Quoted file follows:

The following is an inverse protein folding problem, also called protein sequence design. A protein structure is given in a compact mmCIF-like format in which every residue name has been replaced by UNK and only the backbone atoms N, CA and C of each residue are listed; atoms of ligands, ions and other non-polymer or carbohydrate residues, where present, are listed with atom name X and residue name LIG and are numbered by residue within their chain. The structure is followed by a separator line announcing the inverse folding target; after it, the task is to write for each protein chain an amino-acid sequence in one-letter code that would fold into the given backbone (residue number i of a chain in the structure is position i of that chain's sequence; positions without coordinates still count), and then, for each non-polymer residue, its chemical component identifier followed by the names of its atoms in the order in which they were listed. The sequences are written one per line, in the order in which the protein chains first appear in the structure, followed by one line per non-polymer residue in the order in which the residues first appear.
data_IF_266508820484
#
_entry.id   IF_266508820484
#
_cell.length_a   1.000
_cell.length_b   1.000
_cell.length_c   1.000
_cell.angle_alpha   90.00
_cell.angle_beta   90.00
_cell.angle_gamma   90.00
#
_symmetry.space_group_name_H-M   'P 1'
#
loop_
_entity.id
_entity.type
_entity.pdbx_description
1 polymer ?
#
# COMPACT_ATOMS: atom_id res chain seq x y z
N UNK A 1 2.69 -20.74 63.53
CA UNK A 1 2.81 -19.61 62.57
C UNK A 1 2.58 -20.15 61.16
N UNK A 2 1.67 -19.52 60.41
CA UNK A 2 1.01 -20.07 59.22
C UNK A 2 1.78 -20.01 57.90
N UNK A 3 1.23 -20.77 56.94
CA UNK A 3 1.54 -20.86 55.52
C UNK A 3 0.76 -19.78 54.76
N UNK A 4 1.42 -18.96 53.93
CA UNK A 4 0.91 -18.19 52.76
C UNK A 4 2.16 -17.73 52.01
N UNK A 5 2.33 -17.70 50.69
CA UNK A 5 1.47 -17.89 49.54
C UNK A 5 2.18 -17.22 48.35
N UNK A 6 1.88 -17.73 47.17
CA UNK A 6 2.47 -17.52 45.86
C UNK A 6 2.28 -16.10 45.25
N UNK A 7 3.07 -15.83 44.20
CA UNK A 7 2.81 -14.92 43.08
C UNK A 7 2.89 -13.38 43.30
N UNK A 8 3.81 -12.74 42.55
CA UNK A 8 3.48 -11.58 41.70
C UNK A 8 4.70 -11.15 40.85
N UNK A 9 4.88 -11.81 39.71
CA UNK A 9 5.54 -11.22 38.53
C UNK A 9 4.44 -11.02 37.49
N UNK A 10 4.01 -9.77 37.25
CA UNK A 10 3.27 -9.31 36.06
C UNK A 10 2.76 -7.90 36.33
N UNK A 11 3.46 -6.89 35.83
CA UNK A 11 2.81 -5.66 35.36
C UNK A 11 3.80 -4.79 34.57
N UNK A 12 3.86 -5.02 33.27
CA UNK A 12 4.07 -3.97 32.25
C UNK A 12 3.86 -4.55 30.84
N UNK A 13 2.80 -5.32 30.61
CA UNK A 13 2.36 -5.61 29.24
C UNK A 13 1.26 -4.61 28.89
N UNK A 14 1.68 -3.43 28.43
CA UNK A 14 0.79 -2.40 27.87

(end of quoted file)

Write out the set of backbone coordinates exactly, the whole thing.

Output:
The following is an inverse protein folding problem, also called protein sequence design. A protein structure is given in a compact mmCIF-like format in which every residue name has been replaced by UNK and only the backbone atoms N, CA and C of each residue are listed; atoms of ligands, ions and other non-polymer or carbohydrate residues, where present, are listed with atom name X and residue name LIG and are numbered by residue within their chain. The structure is followed by a separator line announcing the inverse folding target; after it, the task is to write for each protein chain an amino-acid sequence in one-letter code that would fold into the given backbone (residue number i of a chain in the structure is position i of that chain's sequence; positions without coordinates still count), and then, for each non-polymer residue, its chemical component identifier followed by the names of its atoms in the order in which they were listed. The sequences are written one per line, in the order in which the protein chains first appear in the structure, followed by one line per non-polymer residue in the order in which the residues first appear.
data_IF_266508820484
#
_entry.id   IF_266508820484
#
_cell.length_a   1.000
_cell.length_b   1.000
_cell.length_c   1.000
_cell.angle_alpha   90.00
_cell.angle_beta   90.00
_cell.angle_gamma   90.00
#
_symmetry.space_group_name_H-M   'P 1'
#
loop_
_entity.id
_entity.type
_entity.pdbx_description
1 polymer ?
#
# COMPACT_ATOMS: atom_id res chain seq x y z
N UNK A 1 2.69 -20.74 63.53
CA UNK A 1 2.81 -19.61 62.57
C UNK A 1 2.58 -20.15 61.16
N UNK A 2 1.67 -19.52 60.41
CA UNK A 2 1.01 -20.07 59.22
C UNK A 2 1.78 -20.01 57.90
N UNK A 3 1.23 -20.77 56.94
CA UNK A 3 1.54 -20.86 55.52
C UNK A 3 0.76 -19.78 54.76
N UNK A 4 1.42 -18.96 53.93
CA UNK A 4 0.91 -18.19 52.76
C UNK A 4 2.16 -17.73 52.01
N UNK A 5 2.33 -17.70 50.69
CA UNK A 5 1.47 -17.89 49.54
C UNK A 5 2.18 -17.22 48.35
N UNK A 6 1.88 -17.73 47.17
CA UNK A 6 2.47 -17.52 45.86
C UNK A 6 2.28 -16.10 45.25
N UNK A 7 3.07 -15.83 44.20
CA UNK A 7 2.81 -14.92 43.08
C UNK A 7 2.89 -13.38 43.30
N UNK A 8 3.81 -12.74 42.55
CA UNK A 8 3.48 -11.58 41.70
C UNK A 8 4.70 -11.15 40.85
N UNK A 9 4.88 -11.81 39.71
CA UNK A 9 5.54 -11.22 38.53
C UNK A 9 4.44 -11.02 37.49
N UNK A 10 4.01 -9.77 37.25
CA UNK A 10 3.27 -9.31 36.06
C UNK A 10 2.76 -7.90 36.33
N UNK A 11 3.46 -6.89 35.83
CA UNK A 11 2.81 -5.66 35.36
C UNK A 11 3.80 -4.79 34.57
N UNK A 12 3.86 -5.02 33.27
CA UNK A 12 4.07 -3.97 32.25
C UNK A 12 3.86 -4.55 30.84
N UNK A 13 2.80 -5.32 30.61
CA UNK A 13 2.36 -5.61 29.24
C UNK A 13 1.26 -4.61 28.89
N UNK A 14 1.68 -3.43 28.43
CA UNK A 14 0.79 -2.40 27.87